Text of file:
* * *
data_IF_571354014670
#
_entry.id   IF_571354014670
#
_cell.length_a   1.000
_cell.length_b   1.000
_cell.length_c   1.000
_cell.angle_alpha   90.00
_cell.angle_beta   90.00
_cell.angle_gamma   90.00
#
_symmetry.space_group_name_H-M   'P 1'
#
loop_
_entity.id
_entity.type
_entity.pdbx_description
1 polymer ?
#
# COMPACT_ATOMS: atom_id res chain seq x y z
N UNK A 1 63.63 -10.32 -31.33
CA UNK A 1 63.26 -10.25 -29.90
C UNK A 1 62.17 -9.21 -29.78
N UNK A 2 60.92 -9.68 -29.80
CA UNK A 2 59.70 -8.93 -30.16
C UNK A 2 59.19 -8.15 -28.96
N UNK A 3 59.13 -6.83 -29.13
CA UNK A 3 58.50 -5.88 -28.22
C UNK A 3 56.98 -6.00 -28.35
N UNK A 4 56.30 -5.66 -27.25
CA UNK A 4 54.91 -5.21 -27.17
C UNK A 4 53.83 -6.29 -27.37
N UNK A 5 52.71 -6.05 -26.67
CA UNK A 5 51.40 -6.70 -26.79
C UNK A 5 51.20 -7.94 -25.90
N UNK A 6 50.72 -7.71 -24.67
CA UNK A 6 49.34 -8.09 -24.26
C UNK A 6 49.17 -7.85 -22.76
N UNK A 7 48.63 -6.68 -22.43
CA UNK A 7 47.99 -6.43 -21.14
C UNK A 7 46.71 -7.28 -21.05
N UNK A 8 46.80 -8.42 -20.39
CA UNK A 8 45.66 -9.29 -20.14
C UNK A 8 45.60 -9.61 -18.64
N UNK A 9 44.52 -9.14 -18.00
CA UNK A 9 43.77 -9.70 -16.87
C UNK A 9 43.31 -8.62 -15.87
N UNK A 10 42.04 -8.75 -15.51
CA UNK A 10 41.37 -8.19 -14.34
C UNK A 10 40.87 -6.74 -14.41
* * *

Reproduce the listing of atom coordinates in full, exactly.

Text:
data_IF_571354014670
#
_entry.id   IF_571354014670
#
_cell.length_a   1.000
_cell.length_b   1.000
_cell.length_c   1.000
_cell.angle_alpha   90.00
_cell.angle_beta   90.00
_cell.angle_gamma   90.00
#
_symmetry.space_group_name_H-M   'P 1'
#
loop_
_entity.id
_entity.type
_entity.pdbx_description
1 polymer ?
#
# COMPACT_ATOMS: atom_id res chain seq x y z
N UNK A 1 63.63 -10.32 -31.33
CA UNK A 1 63.26 -10.25 -29.90
C UNK A 1 62.17 -9.21 -29.78
N UNK A 2 60.92 -9.68 -29.80
CA UNK A 2 59.70 -8.93 -30.16
C UNK A 2 59.19 -8.15 -28.96
N UNK A 3 59.13 -6.83 -29.13
CA UNK A 3 58.50 -5.88 -28.22
C UNK A 3 56.98 -6.00 -28.35
N UNK A 4 56.30 -5.66 -27.25
CA UNK A 4 54.91 -5.21 -27.17
C UNK A 4 53.83 -6.29 -27.37
N UNK A 5 52.71 -6.05 -26.67
CA UNK A 5 51.40 -6.70 -26.79
C UNK A 5 51.20 -7.94 -25.90
N UNK A 6 50.72 -7.71 -24.67
CA UNK A 6 49.34 -8.09 -24.26
C UNK A 6 49.17 -7.85 -22.76
N UNK A 7 48.63 -6.68 -22.43
CA UNK A 7 47.99 -6.43 -21.14
C UNK A 7 46.71 -7.28 -21.05
N UNK A 8 46.80 -8.42 -20.39
CA UNK A 8 45.66 -9.29 -20.14
C UNK A 8 45.60 -9.61 -18.64
N UNK A 9 44.52 -9.14 -18.00
CA UNK A 9 43.77 -9.70 -16.87
C UNK A 9 43.31 -8.62 -15.87
N UNK A 10 42.04 -8.75 -15.51
CA UNK A 10 41.37 -8.19 -14.34
C UNK A 10 40.87 -6.74 -14.41